Florence II: The Pimping of Venus

This is Part II: containing the Uffizi, Brancacci, Ognissanti, Santa Maria Novella, and San Marco. Part I, with Orsanmichele, San Miniato al Monte, Santa Croce, La Specola and Santa Trinita is here.

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Florence I: Red Meat

On our last night in Florence, we decided to splash out by booking a good trattoria and ordering the signature dish of the city; the bistecca alla fiorentina, a huge slab of beefsteak on the bone, cooked very rare. It is expensive, and priced by the kilogram. When we asked for it, the waiter said the smallest piece going that night was 1.2kg. A few minutes later, a mountain of steak was set down before us. Cooked to the brink of charcoal on the outside and scarcely at all on the inside, it was rich, juicy, well-seasoned, full of flavour and quite hard work; they talk about rare meat being pink on the inside but this was the purple of the Fiorentina football shirt. You have to apply some elbow grease to cut through the tendons and chew the meat, yet it is soft and slides gently down the throat. Our tactic was to dive in without abandon in the hope that most of the steak would be eaten by the time the message that we were full got from our stomachs to our brains. The mood of decadence was heightened by the fact that house wine was only sold by the litre, meaning that I put away a bottle of wine at the same time and left the place punchdrunk. The richness and the excess and the struggle to take it all in seemed to sum up the experience of visiting Florence.

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Siena: Inferno, Purgatorio, Paradiso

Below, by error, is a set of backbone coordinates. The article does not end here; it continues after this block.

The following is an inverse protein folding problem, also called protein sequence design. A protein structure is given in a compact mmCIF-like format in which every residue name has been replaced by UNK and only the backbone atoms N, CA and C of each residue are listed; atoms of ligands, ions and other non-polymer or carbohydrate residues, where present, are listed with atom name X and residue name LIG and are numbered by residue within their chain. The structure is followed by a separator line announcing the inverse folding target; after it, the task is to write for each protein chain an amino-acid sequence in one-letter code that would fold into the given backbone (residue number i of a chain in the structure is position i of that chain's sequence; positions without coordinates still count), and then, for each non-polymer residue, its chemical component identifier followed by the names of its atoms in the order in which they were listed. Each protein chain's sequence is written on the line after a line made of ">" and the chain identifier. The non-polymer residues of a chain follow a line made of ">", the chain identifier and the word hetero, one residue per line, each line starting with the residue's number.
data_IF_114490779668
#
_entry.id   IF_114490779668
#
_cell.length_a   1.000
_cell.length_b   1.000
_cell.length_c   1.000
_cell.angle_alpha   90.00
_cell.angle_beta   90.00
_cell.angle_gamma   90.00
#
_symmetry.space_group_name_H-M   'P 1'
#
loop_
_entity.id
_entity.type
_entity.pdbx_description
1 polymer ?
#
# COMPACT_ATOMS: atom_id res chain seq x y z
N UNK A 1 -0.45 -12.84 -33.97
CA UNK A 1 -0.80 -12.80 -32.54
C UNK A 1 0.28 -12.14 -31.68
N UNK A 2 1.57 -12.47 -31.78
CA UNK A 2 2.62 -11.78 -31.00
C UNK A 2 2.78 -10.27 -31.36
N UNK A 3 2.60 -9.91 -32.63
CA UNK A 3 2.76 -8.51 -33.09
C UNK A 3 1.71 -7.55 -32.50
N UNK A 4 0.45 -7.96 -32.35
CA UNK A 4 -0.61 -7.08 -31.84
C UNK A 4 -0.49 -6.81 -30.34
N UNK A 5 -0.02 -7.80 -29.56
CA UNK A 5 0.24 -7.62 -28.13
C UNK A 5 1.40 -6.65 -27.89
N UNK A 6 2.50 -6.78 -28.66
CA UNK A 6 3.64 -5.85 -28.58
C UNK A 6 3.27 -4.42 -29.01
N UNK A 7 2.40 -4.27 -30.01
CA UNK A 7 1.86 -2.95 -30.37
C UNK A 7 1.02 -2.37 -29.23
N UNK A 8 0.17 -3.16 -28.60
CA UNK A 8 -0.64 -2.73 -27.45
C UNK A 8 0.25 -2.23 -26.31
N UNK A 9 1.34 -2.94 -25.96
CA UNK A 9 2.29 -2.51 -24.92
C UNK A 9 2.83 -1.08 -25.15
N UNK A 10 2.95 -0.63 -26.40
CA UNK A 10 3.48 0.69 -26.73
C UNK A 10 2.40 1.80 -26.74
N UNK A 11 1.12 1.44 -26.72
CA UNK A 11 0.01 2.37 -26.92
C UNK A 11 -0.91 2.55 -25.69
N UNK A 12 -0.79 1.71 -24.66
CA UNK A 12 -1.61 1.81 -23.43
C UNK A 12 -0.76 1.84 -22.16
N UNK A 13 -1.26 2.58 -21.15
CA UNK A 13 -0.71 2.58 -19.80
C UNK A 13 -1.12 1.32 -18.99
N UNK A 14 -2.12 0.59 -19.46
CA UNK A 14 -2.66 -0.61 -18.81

With so much of the core of Italian cities preceding the creation of Italy by several centuries, it is perhaps inevitable that for all their cosmetic similarities, every one has a rather unique look and feel. Siena, however, perennially identified as the archetypal Gothic city, still struck me as a particularly singular place. Plague and foreign invasion meant that an important capital city of 100,000 was reduced within a few years to an insignificant market town of 8,000, giving the city the San Gimignano effect a thousandfold. Walk in from the bus terminus and you will begin to sense it right away; spend any length of time in the town and you will probably come to think that the unusual layout of the town, as much as the Assassin’s Creed look of the buildings, marks Siena out as extraordinary. Think of the famous, distinctively shell-shaped Piazza del Campo as a spider, and the rest of Siena is its web. The streets shoot out in rays from this magnificent centre, and it feels as if the whole of Siena consists of horseshoe-shaped corsos reflecting the shape of the Campo, like outward ripples; a sort of Gothic Amsterdam. The streets incline slightly downhill towards the Campo and if you go for an aimless stroll you will inevitably gravitate there as if the town were a giant pinball board (with the Campo’s tourist-trap pavement cafés perhaps acting as the flippers sending you rushing back out). Because of this, Siena might just have been the perfect place for us to endure a Dantean odyssey and be taught a salutary lesson…

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